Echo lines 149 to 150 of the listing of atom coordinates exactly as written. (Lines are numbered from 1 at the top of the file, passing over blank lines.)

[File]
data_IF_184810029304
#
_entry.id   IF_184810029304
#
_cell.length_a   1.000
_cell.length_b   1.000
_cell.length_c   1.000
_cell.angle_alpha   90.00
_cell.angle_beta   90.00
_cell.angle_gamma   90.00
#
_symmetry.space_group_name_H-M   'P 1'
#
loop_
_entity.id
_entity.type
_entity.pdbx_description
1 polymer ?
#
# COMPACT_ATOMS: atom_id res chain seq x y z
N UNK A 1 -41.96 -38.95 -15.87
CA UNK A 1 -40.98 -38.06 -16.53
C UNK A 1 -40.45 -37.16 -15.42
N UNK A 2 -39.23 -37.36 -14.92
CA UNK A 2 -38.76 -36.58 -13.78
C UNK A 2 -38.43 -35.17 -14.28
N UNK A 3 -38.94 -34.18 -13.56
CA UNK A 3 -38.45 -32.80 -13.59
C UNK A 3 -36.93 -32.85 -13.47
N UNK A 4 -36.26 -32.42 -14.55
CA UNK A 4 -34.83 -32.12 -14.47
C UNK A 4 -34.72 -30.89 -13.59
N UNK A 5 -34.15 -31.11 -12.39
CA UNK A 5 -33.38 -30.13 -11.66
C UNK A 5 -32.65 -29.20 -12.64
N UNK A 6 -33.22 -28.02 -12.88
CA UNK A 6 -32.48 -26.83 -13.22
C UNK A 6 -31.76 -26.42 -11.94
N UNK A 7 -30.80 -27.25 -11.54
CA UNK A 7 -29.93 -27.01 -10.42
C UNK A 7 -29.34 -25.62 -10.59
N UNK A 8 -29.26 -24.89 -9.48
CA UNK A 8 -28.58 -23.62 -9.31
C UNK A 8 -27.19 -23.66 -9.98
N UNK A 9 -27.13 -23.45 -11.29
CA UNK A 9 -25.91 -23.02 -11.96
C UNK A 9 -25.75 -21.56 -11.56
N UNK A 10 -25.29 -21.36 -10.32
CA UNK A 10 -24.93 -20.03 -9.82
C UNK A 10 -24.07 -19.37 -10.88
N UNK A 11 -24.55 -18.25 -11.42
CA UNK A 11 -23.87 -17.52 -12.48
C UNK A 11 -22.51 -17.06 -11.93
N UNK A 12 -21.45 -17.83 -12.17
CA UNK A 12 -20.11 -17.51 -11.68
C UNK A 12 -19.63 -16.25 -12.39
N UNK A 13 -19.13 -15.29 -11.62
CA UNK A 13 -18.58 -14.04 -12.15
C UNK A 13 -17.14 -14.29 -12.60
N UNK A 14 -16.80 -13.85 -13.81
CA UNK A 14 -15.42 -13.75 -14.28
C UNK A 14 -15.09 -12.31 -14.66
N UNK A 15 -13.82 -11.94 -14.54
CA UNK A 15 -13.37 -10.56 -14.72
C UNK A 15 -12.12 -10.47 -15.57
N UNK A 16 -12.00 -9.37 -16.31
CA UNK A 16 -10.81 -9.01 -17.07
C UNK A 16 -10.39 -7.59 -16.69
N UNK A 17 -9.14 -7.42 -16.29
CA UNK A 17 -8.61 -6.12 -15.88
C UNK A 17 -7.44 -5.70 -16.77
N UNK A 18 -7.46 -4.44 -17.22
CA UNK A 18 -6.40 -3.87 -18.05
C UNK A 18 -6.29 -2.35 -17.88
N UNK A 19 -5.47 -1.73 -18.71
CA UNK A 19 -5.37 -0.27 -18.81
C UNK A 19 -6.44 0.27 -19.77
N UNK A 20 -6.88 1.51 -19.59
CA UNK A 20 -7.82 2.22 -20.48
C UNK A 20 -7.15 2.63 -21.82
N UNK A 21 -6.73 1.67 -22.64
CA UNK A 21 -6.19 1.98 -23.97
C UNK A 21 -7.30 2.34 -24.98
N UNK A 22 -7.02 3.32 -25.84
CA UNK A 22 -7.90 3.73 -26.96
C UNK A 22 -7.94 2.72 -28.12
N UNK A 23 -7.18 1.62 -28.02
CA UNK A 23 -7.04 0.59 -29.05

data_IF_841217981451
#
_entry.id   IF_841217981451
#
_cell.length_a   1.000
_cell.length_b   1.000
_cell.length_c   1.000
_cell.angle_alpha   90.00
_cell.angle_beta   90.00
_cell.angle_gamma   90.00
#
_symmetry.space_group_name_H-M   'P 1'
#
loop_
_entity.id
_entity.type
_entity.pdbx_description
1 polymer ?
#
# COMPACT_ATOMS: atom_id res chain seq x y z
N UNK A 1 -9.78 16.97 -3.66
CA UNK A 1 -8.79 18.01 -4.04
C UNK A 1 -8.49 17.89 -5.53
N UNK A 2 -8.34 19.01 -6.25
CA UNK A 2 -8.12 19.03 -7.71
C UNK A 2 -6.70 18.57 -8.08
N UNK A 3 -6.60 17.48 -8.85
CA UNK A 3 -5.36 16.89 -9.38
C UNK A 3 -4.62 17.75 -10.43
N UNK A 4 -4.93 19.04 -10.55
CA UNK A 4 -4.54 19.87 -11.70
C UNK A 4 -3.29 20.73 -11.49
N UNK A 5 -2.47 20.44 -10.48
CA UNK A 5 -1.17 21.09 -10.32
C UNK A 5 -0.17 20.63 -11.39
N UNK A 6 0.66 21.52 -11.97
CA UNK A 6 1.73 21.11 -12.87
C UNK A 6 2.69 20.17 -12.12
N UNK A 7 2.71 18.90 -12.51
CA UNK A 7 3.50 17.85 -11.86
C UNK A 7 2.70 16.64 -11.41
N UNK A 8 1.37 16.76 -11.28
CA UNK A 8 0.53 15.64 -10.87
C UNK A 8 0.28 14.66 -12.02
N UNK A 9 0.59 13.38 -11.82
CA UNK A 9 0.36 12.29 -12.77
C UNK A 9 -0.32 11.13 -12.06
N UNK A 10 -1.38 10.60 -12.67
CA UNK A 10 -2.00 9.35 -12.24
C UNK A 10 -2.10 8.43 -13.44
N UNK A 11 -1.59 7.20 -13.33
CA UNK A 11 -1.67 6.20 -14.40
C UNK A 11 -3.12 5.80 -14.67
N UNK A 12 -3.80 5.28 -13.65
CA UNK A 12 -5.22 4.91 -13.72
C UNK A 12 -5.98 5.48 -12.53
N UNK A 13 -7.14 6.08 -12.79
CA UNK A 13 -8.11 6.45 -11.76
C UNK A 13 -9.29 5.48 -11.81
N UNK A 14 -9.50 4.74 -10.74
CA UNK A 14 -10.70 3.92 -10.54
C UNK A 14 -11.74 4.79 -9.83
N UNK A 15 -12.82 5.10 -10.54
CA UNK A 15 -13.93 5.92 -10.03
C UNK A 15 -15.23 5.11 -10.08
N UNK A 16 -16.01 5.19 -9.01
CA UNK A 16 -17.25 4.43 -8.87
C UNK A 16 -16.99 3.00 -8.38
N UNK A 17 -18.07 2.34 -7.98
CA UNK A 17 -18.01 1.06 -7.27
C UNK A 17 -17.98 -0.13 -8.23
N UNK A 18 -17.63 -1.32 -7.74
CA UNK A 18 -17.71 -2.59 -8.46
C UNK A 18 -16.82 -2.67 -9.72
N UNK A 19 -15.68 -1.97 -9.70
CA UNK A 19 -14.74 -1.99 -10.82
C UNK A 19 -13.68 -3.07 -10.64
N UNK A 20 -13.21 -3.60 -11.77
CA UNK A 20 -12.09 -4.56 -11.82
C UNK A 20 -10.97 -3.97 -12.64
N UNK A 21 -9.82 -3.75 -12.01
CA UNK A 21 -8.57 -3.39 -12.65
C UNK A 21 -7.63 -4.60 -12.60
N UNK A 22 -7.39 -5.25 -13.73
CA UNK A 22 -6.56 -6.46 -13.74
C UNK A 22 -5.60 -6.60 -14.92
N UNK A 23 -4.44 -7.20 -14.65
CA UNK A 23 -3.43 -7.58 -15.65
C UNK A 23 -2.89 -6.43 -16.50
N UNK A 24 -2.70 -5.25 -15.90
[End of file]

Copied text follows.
CA UNK A 14 -10.70 3.92 -10.54
C UNK A 14 -11.74 4.79 -9.83